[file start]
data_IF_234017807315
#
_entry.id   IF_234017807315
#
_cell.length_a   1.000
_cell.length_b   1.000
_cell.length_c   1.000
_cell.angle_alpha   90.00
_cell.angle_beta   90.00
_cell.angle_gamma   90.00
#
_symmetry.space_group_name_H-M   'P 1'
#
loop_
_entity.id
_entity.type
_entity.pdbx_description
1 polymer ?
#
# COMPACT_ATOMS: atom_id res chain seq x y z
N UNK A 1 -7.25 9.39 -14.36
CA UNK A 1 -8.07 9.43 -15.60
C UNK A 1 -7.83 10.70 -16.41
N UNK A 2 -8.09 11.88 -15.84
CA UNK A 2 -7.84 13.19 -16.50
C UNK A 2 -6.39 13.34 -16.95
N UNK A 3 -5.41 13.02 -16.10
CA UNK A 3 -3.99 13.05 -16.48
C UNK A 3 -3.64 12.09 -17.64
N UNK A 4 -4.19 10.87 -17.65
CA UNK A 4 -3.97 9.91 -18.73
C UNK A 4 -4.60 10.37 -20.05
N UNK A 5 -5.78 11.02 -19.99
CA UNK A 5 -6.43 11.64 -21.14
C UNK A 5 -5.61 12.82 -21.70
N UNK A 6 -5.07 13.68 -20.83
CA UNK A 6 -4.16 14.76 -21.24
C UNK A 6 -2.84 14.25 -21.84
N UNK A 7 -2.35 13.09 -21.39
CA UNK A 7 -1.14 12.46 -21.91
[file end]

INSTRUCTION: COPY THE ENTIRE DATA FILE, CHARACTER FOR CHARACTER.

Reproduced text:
data_IF_234017807315
#
_entry.id   IF_234017807315
#
_cell.length_a   1.000
_cell.length_b   1.000
_cell.length_c   1.000
_cell.angle_alpha   90.00
_cell.angle_beta   90.00
_cell.angle_gamma   90.00
#
_symmetry.space_group_name_H-M   'P 1'
#
loop_
_entity.id
_entity.type
_entity.pdbx_description
1 polymer ?
#
# COMPACT_ATOMS: atom_id res chain seq x y z
N UNK A 1 -7.25 9.39 -14.36
CA UNK A 1 -8.07 9.43 -15.60
C UNK A 1 -7.83 10.70 -16.41
N UNK A 2 -8.09 11.88 -15.84
CA UNK A 2 -7.84 13.19 -16.50
C UNK A 2 -6.39 13.34 -16.95
N UNK A 3 -5.41 13.02 -16.10
CA UNK A 3 -3.99 13.05 -16.48
C UNK A 3 -3.64 12.09 -17.64
N UNK A 4 -4.19 10.87 -17.65
CA UNK A 4 -3.97 9.91 -18.73
C UNK A 4 -4.60 10.37 -20.05
N UNK A 5 -5.78 11.02 -19.99
CA UNK A 5 -6.43 11.64 -21.14
C UNK A 5 -5.61 12.82 -21.70
N UNK A 6 -5.07 13.68 -20.83
CA UNK A 6 -4.16 14.76 -21.24
C UNK A 6 -2.84 14.25 -21.84
N UNK A 7 -2.35 13.09 -21.39
CA UNK A 7 -1.14 12.46 -21.91